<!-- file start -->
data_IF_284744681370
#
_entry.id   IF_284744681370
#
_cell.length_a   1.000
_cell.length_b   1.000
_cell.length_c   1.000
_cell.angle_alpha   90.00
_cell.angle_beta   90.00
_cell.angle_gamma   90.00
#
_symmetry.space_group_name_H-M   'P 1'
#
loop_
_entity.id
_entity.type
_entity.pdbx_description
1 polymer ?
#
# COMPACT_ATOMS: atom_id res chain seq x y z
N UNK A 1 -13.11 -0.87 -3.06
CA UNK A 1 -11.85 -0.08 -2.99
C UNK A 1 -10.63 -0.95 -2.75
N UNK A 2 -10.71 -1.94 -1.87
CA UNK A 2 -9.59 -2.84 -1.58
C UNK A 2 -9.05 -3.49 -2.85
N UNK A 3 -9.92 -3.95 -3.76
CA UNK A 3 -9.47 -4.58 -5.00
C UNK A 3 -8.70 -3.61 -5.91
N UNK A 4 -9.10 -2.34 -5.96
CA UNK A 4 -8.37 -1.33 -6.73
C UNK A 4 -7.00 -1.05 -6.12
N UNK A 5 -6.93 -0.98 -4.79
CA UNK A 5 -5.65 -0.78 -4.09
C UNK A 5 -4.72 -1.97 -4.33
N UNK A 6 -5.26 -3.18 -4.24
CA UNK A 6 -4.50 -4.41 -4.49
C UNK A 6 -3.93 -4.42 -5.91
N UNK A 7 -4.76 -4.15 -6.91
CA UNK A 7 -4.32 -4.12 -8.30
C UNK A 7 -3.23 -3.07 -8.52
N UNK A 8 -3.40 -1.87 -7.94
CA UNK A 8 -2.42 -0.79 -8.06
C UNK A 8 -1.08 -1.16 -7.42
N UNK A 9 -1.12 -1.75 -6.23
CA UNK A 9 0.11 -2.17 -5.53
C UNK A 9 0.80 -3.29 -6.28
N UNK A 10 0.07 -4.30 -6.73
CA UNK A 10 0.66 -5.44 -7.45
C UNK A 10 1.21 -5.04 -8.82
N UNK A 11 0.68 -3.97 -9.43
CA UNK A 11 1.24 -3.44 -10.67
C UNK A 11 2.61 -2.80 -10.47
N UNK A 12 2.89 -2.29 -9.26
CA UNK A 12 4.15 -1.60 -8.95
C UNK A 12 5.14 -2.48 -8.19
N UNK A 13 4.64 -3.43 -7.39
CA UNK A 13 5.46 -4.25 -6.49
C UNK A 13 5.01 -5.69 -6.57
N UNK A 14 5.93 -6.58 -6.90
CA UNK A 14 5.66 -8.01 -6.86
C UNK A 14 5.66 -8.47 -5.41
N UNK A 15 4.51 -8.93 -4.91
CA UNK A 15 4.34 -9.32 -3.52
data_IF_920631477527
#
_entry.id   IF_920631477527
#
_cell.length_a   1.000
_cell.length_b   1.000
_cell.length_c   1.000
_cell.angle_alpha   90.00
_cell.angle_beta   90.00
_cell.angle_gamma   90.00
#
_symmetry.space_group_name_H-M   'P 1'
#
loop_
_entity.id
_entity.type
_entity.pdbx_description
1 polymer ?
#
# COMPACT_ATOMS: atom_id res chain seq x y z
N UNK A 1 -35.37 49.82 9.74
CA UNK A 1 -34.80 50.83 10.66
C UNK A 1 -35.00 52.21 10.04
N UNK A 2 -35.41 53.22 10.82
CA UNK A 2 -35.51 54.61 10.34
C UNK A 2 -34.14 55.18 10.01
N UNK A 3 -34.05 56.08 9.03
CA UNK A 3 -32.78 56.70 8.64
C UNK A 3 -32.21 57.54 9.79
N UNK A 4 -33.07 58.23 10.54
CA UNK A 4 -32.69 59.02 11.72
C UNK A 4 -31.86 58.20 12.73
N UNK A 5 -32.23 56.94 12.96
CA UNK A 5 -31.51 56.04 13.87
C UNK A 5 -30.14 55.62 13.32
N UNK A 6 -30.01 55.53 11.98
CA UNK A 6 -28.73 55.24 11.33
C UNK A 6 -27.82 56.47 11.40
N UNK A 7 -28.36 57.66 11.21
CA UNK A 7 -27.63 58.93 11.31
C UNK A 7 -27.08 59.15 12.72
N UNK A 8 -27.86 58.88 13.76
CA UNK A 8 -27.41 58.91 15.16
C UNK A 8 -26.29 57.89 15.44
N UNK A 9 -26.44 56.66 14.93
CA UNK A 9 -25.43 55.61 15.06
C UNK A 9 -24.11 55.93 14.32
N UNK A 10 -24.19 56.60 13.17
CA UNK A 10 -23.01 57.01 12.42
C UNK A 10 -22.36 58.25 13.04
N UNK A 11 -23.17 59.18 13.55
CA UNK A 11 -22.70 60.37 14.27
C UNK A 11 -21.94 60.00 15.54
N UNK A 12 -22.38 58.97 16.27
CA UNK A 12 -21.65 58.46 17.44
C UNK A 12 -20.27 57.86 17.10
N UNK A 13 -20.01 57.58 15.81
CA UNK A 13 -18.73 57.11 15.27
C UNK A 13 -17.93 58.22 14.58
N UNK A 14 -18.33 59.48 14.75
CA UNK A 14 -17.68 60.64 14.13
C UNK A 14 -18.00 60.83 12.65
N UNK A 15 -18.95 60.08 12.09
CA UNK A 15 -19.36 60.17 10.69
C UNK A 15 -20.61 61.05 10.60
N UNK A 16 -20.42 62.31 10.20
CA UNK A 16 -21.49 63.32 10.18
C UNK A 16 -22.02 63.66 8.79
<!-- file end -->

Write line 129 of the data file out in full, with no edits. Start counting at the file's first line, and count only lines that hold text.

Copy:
C UNK A 15 -20.61 61.05 10.60